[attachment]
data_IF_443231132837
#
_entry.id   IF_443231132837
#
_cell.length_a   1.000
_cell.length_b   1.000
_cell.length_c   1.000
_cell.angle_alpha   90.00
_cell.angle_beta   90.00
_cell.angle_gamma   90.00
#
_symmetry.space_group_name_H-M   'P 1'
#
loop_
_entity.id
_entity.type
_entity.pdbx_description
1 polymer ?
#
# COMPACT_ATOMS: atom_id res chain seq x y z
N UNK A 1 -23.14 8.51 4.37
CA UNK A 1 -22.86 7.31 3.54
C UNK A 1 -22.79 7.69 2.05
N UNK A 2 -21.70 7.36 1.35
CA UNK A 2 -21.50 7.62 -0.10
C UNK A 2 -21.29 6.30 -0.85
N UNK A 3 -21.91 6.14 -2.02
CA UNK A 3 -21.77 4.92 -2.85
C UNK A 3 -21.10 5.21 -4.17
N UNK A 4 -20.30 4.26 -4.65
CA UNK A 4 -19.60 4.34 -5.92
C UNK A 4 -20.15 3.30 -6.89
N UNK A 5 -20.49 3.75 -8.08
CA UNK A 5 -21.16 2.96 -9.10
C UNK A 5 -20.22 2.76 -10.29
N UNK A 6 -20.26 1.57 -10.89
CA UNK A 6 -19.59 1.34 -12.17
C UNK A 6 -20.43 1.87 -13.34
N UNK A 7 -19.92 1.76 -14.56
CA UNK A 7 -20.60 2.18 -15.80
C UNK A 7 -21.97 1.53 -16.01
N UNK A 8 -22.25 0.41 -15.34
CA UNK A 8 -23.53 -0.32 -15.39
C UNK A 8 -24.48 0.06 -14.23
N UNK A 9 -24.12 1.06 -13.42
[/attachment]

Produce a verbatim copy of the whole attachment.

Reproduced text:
data_IF_443231132837
#
_entry.id   IF_443231132837
#
_cell.length_a   1.000
_cell.length_b   1.000
_cell.length_c   1.000
_cell.angle_alpha   90.00
_cell.angle_beta   90.00
_cell.angle_gamma   90.00
#
_symmetry.space_group_name_H-M   'P 1'
#
loop_
_entity.id
_entity.type
_entity.pdbx_description
1 polymer ?
#
# COMPACT_ATOMS: atom_id res chain seq x y z
N UNK A 1 -23.14 8.51 4.37
CA UNK A 1 -22.86 7.31 3.54
C UNK A 1 -22.79 7.69 2.05
N UNK A 2 -21.70 7.36 1.35
CA UNK A 2 -21.50 7.62 -0.10
C UNK A 2 -21.29 6.30 -0.85
N UNK A 3 -21.91 6.14 -2.02
CA UNK A 3 -21.77 4.92 -2.85
C UNK A 3 -21.10 5.21 -4.17
N UNK A 4 -20.30 4.26 -4.65
CA UNK A 4 -19.60 4.34 -5.92
C UNK A 4 -20.15 3.30 -6.89
N UNK A 5 -20.49 3.75 -8.08
CA UNK A 5 -21.16 2.96 -9.10
C UNK A 5 -20.22 2.76 -10.29
N UNK A 6 -20.26 1.57 -10.89
CA UNK A 6 -19.59 1.34 -12.17
C UNK A 6 -20.43 1.87 -13.34
N UNK A 7 -19.92 1.76 -14.56
CA UNK A 7 -20.60 2.18 -15.80
C UNK A 7 -21.97 1.53 -16.01
N UNK A 8 -22.25 0.41 -15.34
CA UNK A 8 -23.53 -0.32 -15.39
C UNK A 8 -24.48 0.06 -14.23
N UNK A 9 -24.12 1.06 -13.42